What an amazing experience! It was as though the dolphins were showing off for us. One swam right under our paddleboard and two others jumped right out of the water. The needlefish they were after were quite a site as well when they fled for their lives. I was amazed by how far they flopped atop the calm ocean surface in an attempt to escape before plunging back under water. I actually thought a couple of them were going to flip right up onto the sandy beach. Another clumsy needlefish actually ran right into one of the paddleboards and flipped up and over it! I just wish I could have snapped a few photos. It truly was an unforgettable experience, and the coolest part is, it was a random, wild dolphin encounter. It wasn’t one of those “swim with the dolphins” excursions put together by a tour operator where trainers are feeding their tame, socialized dolphins fish and you get your photo taken. After about a week of rain, the sunshine and playful dolphins were an exciting, welcome sight that I will always remember and smile about.

Just another dream day in paradise!

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Christmas Time In Trujillo Bay

Aside from the snow, below-freezing temperatures and classic English Christmas carols that dominate radio stations just before Thanksgiving, Christmas in Trujillo Bay isn’t much different from the beloved holiday back home. Festive decorations in all colors and styles can be found in the shops around Parque Central as can Santa Claus figurines and Nativity scenes. In fact, it’s no surprise (close to 97% of the country is reportedly Catholic) that an elaborate, miniature Nativity scene can typically be viewed in the park as Christmas approaches. Some people put up Christmas lights as well. Banana Beach is no exception. Our lights are up, our garland is hung and our tree is now lit! On a side note, I also personally love how all of the gas stations seem to decorate for the Christmas season with lights and garland. The Uno station on the way out of Trujillo even has a tall, lit Christmas tree in the parking lot, bringing Christmas cheer to those passing through.

As in the United States and Canada, the extent of Christmas celebrations depends on income. Several wealthier families have embraced North American influences and decorate a Christmas tree and distribute presents from ‘Santa Claus’. For some of the families living in poverty, gifts may or may not be exchanged but families still spend the holiday together. Las Posadas is a commonly celebrated tradition here where families and relatives gather together at one home for a few days or just for Christmas Eve. Around midnight on Christmas Eve, a prayer will be read and everyone will then rejoice ‘Feliz Navidad’ and hug one another, grateful for the passing of another year.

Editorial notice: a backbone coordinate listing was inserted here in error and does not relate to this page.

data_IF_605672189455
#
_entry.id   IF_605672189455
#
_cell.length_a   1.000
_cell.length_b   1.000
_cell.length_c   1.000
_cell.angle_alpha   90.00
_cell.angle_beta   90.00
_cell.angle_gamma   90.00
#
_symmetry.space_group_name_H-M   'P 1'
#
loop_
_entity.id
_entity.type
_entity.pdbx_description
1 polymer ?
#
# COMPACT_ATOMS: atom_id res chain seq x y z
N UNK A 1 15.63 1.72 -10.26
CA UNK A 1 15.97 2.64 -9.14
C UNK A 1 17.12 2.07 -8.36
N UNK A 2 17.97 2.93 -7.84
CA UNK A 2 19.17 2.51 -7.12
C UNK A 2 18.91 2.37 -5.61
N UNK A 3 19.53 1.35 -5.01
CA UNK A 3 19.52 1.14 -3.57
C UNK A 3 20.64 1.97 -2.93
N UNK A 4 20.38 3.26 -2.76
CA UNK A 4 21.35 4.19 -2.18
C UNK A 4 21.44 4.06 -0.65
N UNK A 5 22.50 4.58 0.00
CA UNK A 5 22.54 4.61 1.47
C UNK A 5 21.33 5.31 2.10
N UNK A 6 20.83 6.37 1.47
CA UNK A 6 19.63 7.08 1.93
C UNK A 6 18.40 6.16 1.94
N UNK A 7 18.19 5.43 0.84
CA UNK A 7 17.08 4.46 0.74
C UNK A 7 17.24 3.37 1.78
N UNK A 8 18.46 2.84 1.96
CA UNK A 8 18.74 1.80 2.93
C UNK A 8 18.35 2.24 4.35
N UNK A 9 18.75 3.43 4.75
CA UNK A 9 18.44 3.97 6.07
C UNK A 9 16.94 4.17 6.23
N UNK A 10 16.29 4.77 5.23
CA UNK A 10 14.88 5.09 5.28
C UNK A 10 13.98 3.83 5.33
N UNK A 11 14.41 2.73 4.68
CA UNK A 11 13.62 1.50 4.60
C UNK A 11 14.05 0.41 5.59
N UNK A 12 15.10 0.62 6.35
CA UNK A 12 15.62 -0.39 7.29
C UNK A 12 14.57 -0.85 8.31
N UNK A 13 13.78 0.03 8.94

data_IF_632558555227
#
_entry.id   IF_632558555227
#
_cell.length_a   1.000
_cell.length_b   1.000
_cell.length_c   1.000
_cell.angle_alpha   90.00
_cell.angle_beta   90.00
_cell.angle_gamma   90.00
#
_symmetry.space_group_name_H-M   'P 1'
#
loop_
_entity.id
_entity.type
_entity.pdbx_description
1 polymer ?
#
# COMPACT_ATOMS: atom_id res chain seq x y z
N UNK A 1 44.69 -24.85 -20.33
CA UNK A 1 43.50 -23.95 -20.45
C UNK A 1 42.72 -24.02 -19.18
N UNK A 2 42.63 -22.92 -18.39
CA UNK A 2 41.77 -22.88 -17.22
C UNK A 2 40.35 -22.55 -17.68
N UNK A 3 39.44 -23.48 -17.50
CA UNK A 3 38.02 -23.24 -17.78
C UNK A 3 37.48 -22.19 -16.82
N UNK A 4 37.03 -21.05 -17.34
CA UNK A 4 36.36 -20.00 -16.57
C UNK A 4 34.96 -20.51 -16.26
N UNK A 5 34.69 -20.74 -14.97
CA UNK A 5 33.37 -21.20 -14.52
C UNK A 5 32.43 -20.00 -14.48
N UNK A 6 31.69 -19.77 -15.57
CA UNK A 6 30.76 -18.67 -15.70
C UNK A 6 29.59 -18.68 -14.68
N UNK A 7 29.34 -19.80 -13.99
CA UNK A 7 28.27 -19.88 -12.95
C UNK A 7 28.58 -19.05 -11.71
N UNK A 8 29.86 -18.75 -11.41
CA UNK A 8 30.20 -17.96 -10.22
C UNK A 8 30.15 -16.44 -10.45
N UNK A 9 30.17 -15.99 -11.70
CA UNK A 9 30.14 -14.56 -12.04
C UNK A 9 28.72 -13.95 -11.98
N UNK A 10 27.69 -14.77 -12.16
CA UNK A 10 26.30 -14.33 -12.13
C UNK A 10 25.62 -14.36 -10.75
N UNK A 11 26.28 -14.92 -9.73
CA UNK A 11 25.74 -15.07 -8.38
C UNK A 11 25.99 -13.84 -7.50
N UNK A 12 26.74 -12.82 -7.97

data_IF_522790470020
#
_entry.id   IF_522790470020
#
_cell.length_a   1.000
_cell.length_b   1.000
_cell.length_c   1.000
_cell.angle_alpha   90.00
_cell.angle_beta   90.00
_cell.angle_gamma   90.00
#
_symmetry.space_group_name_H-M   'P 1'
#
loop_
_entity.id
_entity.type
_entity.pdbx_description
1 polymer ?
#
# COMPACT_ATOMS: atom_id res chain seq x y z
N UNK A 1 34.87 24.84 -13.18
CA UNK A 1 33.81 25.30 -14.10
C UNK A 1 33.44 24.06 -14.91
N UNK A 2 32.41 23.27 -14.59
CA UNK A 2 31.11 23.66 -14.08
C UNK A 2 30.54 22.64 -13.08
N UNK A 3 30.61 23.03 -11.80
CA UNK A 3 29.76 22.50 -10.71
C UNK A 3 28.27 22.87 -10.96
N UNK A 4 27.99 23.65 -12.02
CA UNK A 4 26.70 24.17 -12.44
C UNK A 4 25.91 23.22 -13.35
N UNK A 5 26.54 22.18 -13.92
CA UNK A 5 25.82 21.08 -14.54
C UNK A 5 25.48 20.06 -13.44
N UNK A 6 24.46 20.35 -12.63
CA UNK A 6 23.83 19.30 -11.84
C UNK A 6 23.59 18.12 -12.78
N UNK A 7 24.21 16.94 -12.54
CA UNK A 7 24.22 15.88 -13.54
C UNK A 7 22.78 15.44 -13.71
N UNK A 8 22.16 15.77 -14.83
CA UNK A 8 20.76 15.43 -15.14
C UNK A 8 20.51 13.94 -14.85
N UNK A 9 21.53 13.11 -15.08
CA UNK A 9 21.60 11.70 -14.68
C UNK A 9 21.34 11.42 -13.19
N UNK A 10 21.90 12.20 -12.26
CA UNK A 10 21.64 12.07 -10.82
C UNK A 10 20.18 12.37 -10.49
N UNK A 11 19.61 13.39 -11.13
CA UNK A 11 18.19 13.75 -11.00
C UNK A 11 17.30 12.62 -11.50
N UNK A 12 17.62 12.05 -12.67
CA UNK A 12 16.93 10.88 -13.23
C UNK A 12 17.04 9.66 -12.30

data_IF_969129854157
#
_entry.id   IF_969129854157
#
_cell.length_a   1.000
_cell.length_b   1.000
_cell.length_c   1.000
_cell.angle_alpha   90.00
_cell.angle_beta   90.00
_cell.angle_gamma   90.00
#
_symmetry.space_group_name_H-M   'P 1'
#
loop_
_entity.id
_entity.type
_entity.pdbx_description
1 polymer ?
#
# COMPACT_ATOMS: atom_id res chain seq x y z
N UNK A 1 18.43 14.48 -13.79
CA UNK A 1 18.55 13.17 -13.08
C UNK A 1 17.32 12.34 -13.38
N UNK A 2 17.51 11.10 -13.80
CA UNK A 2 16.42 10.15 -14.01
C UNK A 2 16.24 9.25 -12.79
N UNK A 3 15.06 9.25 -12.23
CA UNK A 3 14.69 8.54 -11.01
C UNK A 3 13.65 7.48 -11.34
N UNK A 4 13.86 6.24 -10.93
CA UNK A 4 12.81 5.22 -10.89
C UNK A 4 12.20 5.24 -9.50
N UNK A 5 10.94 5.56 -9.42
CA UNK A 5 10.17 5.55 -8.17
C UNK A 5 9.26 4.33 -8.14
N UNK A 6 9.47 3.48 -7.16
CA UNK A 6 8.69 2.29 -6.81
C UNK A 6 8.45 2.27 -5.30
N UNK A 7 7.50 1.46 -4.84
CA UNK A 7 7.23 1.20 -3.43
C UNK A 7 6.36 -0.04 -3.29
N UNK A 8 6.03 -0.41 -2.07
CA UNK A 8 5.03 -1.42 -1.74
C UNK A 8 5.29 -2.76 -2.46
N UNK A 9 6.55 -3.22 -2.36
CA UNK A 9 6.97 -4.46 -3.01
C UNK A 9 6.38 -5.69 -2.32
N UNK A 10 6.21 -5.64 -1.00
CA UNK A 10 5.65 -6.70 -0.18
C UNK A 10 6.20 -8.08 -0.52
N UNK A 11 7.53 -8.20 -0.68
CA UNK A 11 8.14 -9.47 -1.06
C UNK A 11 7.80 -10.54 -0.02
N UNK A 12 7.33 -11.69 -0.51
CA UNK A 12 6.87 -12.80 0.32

What would Christmas be without a special meal! Dinner is often served after midnight. Tamales are usually a central dish. The spiced cornmeal is stuffed with chicken, beef or pork, and a variety of additional fillings including rice, potatoes, beans, capers, olives and peas. The tasty combination is then wrapped in fresh banana leaves and dipped into boiling water to cook. I definitely intend to try these this year! Wealthier families also opt for serving a turkey with stuffing and cranberry sauce much like we do in the States.

The Mystic at Banana Beach will also be hosting Christmas dinner this year. Juergen has several tasty dishes in mind that you will definitely want to come out and try. We will be sending out an e-mail with the detailed menu in the days following. Trust me when I say, you will not want to miss it!

Cheers from the Banana Beach Crew.
Merry Christmas! Happy Holidays! Feliz Navidad!

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Condo Furniture Shopping in Full Force!

We’ve escaped to the big city and are here in San Pedro Sula picking out furniture for our new condos under construction! We have found a few VERY nice looking pieces and are also having some beautiful wooden furniture custom-made. They showed us a prototype the other day and I was just amazed with the craftsmanship! I think our condo buyers will be very pleased with the high quality products we are including in our furniture package for each unit.

That’s right! ALL of our condos come with a furniture package so you can skip the inconvenience of furnishing your vacation or retirement home yourself. If you think shopping for your home in Honduras is like shopping for your home in North America, think again! Buying with us allows you to avoid the unexpected, hair-pulling hassles like finding something you love that is out-of-stock, having something custom-made that turns out looking nothing like you described, or having to pay to have something from a distant city delivered and assembled. We make it easy for all of our buyers and residents and I am confident they will be very happy with the warm, comfortable feel we are striving for.